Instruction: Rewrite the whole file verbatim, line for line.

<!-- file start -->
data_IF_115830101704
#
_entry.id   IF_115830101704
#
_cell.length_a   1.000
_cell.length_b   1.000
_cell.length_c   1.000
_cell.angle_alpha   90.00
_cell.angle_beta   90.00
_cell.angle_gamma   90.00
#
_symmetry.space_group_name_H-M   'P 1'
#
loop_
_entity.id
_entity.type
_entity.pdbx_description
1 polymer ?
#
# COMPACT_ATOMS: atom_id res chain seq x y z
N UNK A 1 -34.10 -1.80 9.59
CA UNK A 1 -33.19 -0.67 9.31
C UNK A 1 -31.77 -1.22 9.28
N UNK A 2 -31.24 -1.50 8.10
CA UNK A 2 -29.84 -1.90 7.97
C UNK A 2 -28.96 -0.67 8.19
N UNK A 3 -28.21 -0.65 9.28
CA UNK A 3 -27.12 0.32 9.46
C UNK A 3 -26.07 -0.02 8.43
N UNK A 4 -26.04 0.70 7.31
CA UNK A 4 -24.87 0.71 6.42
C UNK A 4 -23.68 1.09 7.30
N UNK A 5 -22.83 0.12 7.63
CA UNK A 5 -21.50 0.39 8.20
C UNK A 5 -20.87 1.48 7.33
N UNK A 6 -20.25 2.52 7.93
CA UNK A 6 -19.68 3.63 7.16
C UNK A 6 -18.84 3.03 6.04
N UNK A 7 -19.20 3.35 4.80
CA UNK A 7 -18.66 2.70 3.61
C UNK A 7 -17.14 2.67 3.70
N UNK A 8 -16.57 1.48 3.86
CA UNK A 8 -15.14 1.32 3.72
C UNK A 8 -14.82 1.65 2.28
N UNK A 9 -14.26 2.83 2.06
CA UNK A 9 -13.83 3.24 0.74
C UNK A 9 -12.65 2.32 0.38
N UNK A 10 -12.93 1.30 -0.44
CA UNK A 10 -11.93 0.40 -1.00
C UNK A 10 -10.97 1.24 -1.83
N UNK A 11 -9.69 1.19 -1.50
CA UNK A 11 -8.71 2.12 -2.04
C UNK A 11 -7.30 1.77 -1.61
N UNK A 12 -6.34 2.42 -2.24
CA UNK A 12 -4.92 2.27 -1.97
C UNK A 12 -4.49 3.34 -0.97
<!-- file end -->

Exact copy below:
data_IF_115830101704
#
_entry.id   IF_115830101704
#
_cell.length_a   1.000
_cell.length_b   1.000
_cell.length_c   1.000
_cell.angle_alpha   90.00
_cell.angle_beta   90.00
_cell.angle_gamma   90.00
#
_symmetry.space_group_name_H-M   'P 1'
#
loop_
_entity.id
_entity.type
_entity.pdbx_description
1 polymer ?
#
# COMPACT_ATOMS: atom_id res chain seq x y z
N UNK A 1 -34.10 -1.80 9.59
CA UNK A 1 -33.19 -0.67 9.31
C UNK A 1 -31.77 -1.22 9.28
N UNK A 2 -31.24 -1.50 8.10
CA UNK A 2 -29.84 -1.90 7.97
C UNK A 2 -28.96 -0.67 8.19
N UNK A 3 -28.21 -0.65 9.28
CA UNK A 3 -27.12 0.32 9.46
C UNK A 3 -26.07 -0.02 8.43
N UNK A 4 -26.04 0.70 7.31
CA UNK A 4 -24.87 0.71 6.42
C UNK A 4 -23.68 1.09 7.30
N UNK A 5 -22.83 0.12 7.63
CA UNK A 5 -21.50 0.39 8.20
C UNK A 5 -20.87 1.48 7.33
N UNK A 6 -20.25 2.52 7.93
CA UNK A 6 -19.68 3.63 7.16
C UNK A 6 -18.84 3.03 6.04
N UNK A 7 -19.20 3.35 4.80
CA UNK A 7 -18.66 2.70 3.61
C UNK A 7 -17.14 2.67 3.70
N UNK A 8 -16.57 1.48 3.86
CA UNK A 8 -15.14 1.32 3.72
C UNK A 8 -14.82 1.65 2.28
N UNK A 9 -14.26 2.83 2.06
CA UNK A 9 -13.83 3.24 0.74
C UNK A 9 -12.65 2.32 0.38
N UNK A 10 -12.93 1.30 -0.44
CA UNK A 10 -11.93 0.40 -1.00
C UNK A 10 -10.97 1.24 -1.83
N UNK A 11 -9.69 1.19 -1.50
CA UNK A 11 -8.71 2.12 -2.04
C UNK A 11 -7.30 1.77 -1.61
N UNK A 12 -6.34 2.42 -2.24
CA UNK A 12 -4.92 2.27 -1.97
C UNK A 12 -4.49 3.34 -0.97